August 27, 2014
To judge for yourself whether inequality matters, just take a look at this comparison of what happens in college completion for the best scoring of low income kids vs. the lowest scoring high income kids. What happens is that 29% of the low income kids with highest scores complete college, while just about the same percentage (30%) of high income kids with low scores complete college. How can this be right?
In asserting that this set of outcomes means that inequality matters, I acknowledge a key assumption, which I believe is solid, but each can decide for herself/himself:
- I assume we agree that graduating from college is highly determinative for the vast majority in regard to their future opportunity, range of choice in their lives, and success, no matter how each individual defines that. We all recognize there will be a small minority who succeed without college, a few spectacularly, but should this mean we can all bet on such rare proceedings? Business week reports that 19 of the Fortune 500 CEO’s have no college degree at all. But, 100 of them had degrees from just three schools–Harvard, University of Pennsylvania, and Columbia. Ivy League schools had a disproportionate share.
In my post on public and private schools, also dated today, I comment on the exorbitant cost of private schools in Pacific Heights where I live. I believe these kinds of schools garner disproportionate shares of Ivy League admissions, and that an Ivy League degree is usually a ticket to a comfortable life, if not in fact, an outstanding financial success.
The New York Times (August 26, 2014) reports that there has been little improvement in the admission of less well off students to selective colleges between 1990 and 2012–only about 15% of admissions are from a poor family background.
To be fair, there are lots of reasons for this, and it’s not right to blame the universities for all of them. Some of it stems from the need to educate the students about those possibilities, while they are in high school. Many of the poorer families have a big need for someone with college experience and perspective to advise or even mentor their children, to get them prepared and encouraged to try for the best schools. Cost is not the main problem, since there is financial aid available, but it is also true that many colleges have to balance the low and no pay against the paying kids to achieve financial break-even.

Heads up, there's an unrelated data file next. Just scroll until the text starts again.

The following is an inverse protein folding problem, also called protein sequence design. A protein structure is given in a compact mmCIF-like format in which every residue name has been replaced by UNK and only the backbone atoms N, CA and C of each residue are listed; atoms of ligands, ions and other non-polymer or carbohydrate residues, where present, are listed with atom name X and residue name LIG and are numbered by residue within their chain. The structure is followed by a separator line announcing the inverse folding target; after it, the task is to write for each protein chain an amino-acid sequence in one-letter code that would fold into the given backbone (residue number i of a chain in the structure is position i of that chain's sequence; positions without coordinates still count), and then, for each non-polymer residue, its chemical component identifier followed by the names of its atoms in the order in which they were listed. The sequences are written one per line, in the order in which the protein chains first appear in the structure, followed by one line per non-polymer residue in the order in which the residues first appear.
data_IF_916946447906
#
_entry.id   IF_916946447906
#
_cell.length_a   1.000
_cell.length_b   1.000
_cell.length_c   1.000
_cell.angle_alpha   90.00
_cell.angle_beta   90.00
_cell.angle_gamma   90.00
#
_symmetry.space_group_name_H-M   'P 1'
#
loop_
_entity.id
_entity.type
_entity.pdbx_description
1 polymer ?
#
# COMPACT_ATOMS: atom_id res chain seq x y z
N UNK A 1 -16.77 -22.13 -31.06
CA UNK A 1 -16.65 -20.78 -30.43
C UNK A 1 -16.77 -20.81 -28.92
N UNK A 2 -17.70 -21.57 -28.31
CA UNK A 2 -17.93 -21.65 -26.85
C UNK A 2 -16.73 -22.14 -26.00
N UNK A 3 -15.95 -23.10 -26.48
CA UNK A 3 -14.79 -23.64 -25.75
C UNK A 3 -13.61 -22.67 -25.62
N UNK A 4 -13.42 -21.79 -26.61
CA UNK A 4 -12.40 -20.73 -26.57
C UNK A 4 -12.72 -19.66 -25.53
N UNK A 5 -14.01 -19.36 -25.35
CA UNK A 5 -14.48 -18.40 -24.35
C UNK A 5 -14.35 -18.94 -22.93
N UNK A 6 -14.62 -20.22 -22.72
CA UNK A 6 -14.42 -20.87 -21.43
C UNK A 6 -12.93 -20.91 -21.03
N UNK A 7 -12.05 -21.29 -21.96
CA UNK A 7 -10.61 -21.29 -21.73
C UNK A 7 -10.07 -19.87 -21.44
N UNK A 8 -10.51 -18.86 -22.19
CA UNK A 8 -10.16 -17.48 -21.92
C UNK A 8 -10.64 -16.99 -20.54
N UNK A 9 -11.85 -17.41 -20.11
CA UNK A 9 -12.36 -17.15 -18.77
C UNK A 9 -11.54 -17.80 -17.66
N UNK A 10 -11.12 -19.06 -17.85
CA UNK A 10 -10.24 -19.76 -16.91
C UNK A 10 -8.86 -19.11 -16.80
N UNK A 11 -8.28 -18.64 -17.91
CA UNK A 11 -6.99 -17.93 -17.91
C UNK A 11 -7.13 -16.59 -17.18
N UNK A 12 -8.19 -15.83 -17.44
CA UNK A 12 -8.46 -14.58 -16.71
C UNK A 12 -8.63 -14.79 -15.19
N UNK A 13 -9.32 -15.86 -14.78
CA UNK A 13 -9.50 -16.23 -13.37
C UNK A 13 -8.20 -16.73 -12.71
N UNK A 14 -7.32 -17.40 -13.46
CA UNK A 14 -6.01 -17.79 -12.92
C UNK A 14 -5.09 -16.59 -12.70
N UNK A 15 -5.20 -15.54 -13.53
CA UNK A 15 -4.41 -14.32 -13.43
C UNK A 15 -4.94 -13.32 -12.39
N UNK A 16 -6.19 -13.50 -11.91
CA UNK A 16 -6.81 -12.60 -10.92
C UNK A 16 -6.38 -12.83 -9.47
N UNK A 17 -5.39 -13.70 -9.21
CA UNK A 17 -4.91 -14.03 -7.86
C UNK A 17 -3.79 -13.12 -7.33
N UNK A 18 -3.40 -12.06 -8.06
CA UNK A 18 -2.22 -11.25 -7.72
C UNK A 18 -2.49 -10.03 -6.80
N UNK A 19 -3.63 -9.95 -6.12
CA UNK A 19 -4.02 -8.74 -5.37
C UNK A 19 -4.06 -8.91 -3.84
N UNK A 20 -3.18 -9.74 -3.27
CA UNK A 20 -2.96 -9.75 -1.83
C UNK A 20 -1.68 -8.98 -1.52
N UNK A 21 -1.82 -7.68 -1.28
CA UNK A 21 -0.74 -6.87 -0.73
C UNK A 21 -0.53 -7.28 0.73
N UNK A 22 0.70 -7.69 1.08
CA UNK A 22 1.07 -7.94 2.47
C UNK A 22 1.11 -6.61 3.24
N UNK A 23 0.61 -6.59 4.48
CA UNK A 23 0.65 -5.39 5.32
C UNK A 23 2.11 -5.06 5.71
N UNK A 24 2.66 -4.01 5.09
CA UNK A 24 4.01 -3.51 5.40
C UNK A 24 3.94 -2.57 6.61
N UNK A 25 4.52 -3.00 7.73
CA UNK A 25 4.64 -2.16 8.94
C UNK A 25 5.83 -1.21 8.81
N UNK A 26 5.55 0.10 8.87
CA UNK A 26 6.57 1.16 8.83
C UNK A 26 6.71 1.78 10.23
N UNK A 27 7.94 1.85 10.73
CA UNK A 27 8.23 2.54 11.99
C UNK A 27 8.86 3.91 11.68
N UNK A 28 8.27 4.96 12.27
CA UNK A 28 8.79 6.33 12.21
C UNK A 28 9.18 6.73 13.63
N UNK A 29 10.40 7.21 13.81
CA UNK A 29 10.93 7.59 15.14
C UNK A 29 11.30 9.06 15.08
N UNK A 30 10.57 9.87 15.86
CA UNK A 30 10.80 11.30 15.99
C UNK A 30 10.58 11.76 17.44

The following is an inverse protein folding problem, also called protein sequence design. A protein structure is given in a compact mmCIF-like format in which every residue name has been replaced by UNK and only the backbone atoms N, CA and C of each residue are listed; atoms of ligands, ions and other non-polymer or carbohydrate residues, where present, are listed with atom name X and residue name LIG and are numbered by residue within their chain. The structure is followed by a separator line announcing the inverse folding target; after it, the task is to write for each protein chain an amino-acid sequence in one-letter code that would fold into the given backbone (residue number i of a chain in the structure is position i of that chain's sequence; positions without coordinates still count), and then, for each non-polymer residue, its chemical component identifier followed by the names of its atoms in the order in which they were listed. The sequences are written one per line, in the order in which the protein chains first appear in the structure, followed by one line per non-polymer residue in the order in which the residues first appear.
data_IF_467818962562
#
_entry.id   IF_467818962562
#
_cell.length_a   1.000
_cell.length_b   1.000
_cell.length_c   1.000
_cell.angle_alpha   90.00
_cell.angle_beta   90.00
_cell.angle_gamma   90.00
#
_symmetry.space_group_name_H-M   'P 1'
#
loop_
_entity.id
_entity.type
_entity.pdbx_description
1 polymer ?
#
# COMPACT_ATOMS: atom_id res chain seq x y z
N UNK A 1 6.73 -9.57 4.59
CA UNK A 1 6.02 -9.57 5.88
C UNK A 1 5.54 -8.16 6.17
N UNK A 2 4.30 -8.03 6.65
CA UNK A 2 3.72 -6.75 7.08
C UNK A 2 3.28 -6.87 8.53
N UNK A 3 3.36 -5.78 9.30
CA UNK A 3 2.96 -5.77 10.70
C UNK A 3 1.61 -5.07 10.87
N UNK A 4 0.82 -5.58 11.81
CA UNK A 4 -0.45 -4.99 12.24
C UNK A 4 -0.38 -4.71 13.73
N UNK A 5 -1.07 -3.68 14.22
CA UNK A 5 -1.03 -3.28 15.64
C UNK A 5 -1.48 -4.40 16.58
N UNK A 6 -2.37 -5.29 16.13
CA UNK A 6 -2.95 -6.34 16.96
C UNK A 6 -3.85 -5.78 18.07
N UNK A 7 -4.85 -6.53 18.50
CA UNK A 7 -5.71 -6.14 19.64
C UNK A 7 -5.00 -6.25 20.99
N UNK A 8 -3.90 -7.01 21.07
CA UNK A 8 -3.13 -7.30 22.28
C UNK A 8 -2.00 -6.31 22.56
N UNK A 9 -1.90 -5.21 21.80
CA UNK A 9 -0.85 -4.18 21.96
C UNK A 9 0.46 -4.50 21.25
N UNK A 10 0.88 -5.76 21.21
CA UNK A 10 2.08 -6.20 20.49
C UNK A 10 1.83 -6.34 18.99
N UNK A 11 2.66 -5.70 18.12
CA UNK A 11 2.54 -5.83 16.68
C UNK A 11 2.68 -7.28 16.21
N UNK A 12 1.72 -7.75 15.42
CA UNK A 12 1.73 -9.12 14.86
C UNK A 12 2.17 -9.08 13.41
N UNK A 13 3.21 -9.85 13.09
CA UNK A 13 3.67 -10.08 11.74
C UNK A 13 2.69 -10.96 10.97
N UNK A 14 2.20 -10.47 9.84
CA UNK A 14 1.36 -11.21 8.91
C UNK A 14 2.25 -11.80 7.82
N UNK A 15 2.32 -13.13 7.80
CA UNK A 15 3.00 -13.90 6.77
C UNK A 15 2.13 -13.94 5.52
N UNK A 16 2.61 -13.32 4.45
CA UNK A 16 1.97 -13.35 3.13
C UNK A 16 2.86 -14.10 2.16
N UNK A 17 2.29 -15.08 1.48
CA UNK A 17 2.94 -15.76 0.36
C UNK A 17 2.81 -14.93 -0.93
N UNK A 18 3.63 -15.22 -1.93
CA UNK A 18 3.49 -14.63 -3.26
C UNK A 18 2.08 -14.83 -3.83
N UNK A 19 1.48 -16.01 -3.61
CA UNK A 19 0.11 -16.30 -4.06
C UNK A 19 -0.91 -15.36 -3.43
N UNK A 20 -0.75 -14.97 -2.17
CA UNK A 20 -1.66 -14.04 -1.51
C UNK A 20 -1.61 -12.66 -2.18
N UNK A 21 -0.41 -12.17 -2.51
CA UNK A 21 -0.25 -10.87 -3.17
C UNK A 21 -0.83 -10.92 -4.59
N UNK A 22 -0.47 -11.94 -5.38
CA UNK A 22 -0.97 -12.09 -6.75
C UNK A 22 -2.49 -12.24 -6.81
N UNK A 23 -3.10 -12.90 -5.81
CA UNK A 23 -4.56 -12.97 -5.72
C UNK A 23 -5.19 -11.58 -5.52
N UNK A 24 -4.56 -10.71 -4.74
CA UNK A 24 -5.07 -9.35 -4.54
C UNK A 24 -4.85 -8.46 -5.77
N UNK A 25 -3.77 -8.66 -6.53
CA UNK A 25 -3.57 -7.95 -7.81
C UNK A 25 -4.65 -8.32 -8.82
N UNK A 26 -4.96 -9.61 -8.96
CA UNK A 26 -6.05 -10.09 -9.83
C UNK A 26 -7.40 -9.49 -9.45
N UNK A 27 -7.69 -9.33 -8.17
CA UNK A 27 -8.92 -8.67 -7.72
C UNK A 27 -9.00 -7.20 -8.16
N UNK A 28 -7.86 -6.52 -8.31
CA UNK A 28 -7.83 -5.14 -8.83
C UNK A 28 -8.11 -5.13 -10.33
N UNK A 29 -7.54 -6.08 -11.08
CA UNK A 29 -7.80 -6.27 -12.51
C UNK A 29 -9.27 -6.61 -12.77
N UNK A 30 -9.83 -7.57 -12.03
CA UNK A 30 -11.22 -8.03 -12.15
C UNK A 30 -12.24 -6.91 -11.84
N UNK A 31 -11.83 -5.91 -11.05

One example of how such support can be availed is described in another NYT article. “Communities in Schools” operates in 26 states, had 75% success in remedying cases of chronic attendance problems through mentoring and counseling, and claims a cost of only $189 per student per year.
This is an example of the kinds of tools we can work with, even within our starved school budgets, with the help of community support organizations.
I keep thinking we should have no disagreement between the rich and the poor on the importance of education. Isn’t this piece of it about “equal opportunity,” as distinguished from redistribution?
Business week: http://www.businessweek.com/bschools/blogs/mba_admissions/archives/2011/01/harvard_columbia_penn_claim_most_fortune_500_ceos.html
NYTimes Aug 26 2014: http://www.nytimes.com/2014/08/26/education/despite-promises-little-progress-in-drawing-poor-to-elite-colleges.html?hpw&rref=us&action=click&pgtype=Homepage&version=HpHedThumbWell&module=well-region®ion=bottom-well&WT.nav=bottom-well&_r=0
Communities in Schools: http://www.nytimes.com/2014/08/26/opinion/to-keep-poor-kids-in-school-provide-social-services.html?hpw&rref=opinion&action=click&pgtype=Homepage&version=HpHedThumbWell&module=well-region®ion=bottom-well&WT.nav=bottom-well